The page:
Various programs have been described herein. These programs can be stored on any computer-readable medium for use by or in connection with any computer-related system or method. In the context of this document, a computer-readable medium is an electronic, magnetic, optical, or other physical device or means that can contain or store a computer program for use by or in connection with a computer-related system or method. These programs can be embodied in any computer-readable medium for use by or in connection with an instruction execution system, apparatus, or device, such as a computer-based system, processor-containing system, or other system that can fetch the instructions from the instruction execution system, apparatus, or device and execute the instructions. In the context of this document, a “computer-readable medium” can be any means that can store, communicate, propagate, or transport the program for use by or in connection with the instruction execution system, apparatus, or device.
The computer-readable medium can be, for example, an electronic, magnetic, optical, electromagnetic, infrared, or semiconductor system, apparatus, device, or propagation medium. More specific examples (a nonexhaustive list) of the computer-readable medium include an electrical connection having one or more wires, a portable computer diskette, a random access memory (RAM), a read-only memory (ROM), an erasable programmable read-only memory (EPROM, EEPROM, or Flash memory), an optical fiber, and a portable compact disc read-only memory (CDROM). Note that the computer-readable medium can even be paper or another suitable medium upon which a program is printed, as the program can be electronically captured, via for instance optical scanning of the paper or other medium, then compiled, interpreted or otherwise processed in a suitable manner if necessary, and then stored in a computer memory.
Example systems having been described above, operation of the systems will now be discussed. In the discussions that follow, flow diagrams are provided. Process steps or blocks in these flow diagrams may represent modules, segments, or portions of code that include one or more executable instructions for implementing specific logical functions or steps in the process. Although particular example process steps are described, alternative implementations are feasible. Moreover, steps may be executed out of order from that shown or discussed, including substantially concurrently or in reverse order, depending on the functionality involved.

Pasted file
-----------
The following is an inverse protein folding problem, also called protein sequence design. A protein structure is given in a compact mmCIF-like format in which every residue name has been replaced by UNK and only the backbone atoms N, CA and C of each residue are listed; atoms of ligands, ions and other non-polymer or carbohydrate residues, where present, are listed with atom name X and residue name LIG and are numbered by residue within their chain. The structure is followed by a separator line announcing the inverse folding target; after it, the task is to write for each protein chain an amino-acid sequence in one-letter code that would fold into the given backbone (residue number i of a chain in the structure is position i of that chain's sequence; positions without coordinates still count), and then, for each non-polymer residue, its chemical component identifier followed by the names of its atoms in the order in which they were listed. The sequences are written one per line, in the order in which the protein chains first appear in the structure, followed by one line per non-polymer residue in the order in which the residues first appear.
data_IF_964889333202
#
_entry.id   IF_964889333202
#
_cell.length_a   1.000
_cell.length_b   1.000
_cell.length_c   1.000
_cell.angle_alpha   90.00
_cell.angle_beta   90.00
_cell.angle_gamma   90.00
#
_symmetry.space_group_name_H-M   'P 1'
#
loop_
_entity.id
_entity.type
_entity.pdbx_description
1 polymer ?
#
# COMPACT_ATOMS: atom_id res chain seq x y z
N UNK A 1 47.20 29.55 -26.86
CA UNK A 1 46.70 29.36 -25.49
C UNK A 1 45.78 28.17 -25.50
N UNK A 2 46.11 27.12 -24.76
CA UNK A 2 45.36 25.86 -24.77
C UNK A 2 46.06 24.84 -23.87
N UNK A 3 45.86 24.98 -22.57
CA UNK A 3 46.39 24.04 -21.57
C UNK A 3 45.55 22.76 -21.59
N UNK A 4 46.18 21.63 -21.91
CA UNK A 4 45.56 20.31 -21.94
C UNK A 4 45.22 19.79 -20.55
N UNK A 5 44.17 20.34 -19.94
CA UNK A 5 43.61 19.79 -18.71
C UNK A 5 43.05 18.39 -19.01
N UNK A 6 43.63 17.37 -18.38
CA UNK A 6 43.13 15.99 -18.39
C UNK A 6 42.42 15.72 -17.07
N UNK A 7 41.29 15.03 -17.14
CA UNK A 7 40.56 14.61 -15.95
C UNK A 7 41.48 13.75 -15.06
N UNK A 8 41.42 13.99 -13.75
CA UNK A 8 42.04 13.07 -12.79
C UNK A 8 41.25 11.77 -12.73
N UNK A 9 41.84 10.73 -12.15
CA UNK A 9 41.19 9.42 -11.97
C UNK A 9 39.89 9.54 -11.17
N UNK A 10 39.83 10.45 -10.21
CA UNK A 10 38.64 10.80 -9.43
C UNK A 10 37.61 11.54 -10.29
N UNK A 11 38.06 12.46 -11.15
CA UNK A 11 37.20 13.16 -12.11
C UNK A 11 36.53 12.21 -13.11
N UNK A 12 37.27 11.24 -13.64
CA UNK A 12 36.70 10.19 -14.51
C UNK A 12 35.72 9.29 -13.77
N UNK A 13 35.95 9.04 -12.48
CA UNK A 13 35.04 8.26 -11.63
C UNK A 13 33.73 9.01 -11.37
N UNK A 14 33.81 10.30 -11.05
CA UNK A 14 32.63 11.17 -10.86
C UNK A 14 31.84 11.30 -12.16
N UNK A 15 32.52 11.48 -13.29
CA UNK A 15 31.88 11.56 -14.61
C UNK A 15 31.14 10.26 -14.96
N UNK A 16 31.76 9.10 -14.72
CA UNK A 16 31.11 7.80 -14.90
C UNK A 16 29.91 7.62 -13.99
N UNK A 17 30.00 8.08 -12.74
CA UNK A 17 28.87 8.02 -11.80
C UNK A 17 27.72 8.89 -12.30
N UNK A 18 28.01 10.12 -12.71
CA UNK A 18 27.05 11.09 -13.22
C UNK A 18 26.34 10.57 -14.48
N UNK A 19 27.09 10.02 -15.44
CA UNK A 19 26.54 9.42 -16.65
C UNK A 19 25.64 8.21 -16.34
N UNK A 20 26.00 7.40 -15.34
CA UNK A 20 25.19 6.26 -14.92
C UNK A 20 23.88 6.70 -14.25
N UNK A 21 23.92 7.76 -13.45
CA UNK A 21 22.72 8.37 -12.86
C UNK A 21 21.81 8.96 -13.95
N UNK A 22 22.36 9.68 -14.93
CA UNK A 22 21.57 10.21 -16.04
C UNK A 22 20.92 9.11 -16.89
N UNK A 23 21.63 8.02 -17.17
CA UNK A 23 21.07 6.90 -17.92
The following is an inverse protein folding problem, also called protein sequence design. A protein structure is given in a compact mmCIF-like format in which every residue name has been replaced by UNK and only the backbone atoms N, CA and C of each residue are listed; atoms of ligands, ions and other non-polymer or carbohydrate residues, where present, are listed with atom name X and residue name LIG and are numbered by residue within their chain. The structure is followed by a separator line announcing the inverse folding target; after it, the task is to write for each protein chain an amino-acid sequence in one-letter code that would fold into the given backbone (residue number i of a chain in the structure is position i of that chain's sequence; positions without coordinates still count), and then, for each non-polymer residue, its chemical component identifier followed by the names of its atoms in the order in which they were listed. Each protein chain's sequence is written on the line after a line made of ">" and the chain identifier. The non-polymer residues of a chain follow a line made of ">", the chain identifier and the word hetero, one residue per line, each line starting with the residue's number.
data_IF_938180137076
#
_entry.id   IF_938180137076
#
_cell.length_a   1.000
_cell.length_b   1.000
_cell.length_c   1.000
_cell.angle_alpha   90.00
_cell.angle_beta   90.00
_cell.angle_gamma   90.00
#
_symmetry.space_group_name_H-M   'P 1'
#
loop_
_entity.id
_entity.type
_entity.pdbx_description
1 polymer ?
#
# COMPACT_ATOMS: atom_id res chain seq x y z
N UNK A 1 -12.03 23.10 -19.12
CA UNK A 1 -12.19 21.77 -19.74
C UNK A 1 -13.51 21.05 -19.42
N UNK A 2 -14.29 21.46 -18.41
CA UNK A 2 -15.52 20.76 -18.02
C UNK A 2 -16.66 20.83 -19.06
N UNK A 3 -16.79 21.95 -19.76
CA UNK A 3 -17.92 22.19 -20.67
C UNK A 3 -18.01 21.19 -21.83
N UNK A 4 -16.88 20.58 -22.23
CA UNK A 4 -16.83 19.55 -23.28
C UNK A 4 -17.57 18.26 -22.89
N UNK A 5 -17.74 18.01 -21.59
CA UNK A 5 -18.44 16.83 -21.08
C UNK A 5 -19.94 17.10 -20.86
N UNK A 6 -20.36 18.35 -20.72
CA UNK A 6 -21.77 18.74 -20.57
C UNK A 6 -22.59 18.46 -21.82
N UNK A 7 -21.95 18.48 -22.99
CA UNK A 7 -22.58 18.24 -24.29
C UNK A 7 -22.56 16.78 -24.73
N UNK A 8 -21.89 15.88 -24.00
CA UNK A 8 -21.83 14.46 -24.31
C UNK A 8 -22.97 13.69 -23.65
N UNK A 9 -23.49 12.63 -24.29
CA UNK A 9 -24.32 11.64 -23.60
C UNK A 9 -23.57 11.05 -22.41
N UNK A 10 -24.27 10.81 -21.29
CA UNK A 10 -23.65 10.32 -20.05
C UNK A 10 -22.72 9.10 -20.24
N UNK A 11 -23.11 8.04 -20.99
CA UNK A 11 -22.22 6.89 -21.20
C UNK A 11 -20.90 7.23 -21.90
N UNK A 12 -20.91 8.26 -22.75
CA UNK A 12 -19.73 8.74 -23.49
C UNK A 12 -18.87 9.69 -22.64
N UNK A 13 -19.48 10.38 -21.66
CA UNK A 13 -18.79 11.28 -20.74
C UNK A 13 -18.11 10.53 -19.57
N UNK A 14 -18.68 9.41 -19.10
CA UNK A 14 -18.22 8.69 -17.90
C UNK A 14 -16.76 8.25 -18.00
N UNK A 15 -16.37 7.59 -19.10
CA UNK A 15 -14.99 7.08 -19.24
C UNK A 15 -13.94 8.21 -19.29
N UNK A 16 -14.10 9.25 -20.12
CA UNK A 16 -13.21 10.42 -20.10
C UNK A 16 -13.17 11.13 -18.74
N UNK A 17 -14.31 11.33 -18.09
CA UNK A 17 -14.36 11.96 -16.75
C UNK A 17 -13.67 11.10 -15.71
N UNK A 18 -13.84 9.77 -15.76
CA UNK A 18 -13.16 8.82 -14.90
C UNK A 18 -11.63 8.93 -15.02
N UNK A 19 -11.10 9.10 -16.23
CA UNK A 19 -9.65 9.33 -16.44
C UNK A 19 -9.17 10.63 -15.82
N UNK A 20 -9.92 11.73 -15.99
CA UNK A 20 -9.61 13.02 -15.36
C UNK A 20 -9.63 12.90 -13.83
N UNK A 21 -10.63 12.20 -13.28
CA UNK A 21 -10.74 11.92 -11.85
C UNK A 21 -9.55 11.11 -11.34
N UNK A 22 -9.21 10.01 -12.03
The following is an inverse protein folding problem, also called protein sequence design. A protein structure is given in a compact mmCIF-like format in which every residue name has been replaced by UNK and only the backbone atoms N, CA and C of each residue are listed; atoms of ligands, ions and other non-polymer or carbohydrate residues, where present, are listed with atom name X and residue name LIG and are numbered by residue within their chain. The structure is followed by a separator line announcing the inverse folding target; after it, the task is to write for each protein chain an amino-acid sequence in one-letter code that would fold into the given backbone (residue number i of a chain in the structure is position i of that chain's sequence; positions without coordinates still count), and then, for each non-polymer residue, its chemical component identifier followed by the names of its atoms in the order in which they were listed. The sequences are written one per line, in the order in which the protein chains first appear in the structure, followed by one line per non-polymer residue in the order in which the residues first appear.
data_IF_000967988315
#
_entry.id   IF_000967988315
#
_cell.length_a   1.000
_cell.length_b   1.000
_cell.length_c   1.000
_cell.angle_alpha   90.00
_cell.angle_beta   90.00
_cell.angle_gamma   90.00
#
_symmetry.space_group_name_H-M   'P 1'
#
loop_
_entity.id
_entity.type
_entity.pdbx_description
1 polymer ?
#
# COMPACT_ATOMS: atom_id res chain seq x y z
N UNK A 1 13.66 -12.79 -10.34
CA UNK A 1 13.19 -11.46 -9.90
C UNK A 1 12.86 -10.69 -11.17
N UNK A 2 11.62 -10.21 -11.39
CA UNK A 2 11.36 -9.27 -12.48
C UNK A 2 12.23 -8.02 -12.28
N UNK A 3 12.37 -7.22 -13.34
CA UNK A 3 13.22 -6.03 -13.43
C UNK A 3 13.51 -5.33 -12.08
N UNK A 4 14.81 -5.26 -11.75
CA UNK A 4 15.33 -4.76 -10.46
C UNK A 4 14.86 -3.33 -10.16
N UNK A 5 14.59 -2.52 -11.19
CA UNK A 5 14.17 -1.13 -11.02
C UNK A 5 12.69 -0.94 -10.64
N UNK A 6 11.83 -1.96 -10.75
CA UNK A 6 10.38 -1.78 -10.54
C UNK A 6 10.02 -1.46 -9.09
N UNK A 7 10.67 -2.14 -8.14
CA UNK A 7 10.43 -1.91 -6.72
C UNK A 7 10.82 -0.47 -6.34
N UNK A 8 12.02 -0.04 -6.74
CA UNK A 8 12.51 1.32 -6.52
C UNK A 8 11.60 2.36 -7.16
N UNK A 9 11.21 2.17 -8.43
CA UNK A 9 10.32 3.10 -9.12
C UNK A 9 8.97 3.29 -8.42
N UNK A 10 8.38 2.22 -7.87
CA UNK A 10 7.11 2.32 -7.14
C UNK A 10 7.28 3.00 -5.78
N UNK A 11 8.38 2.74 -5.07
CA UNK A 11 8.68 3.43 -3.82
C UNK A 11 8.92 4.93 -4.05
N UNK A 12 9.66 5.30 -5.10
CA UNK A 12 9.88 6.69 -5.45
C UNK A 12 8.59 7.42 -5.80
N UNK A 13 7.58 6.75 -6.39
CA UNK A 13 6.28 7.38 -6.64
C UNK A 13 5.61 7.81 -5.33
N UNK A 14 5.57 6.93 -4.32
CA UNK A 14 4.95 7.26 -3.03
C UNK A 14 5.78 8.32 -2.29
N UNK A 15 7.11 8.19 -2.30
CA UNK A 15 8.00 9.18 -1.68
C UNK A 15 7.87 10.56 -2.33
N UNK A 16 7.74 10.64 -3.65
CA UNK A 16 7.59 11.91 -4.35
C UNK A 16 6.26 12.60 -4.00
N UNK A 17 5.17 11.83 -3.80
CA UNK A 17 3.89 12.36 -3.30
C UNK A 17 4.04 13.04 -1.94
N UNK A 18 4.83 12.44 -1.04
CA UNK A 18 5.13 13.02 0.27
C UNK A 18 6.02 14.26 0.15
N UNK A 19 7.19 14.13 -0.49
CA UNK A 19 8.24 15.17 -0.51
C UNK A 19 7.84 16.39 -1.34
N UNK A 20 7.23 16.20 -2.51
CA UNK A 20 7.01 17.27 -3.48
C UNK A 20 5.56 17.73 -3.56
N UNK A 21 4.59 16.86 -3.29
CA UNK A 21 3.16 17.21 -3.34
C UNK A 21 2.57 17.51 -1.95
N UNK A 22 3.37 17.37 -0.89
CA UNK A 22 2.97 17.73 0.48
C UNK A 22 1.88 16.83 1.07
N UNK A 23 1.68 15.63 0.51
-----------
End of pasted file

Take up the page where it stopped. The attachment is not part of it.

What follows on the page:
Generally speaking, operation of the system involves providing a package including a document file and a translator to an imaging device, and using the translator to translate the document file, as well as later received document files of the same format or language. An example of such a procedure is described with reference to
Once the package is received, it is opened, as indicated in block 404, and the translator is identified, as indicated in block 406. After the translator has been identified, it is separated from the document file and used to translate the document file, as indicated in block 408. At this point, the document file is now represented in machine code used by the imaging device and may therefore be used to generate the hardcopy document. The translator is installed on the imaging device, as indicated in block 410, for future use with document files of the same format or language as the translated file.
Packaging of document files with translators will now be discussed in greater detail to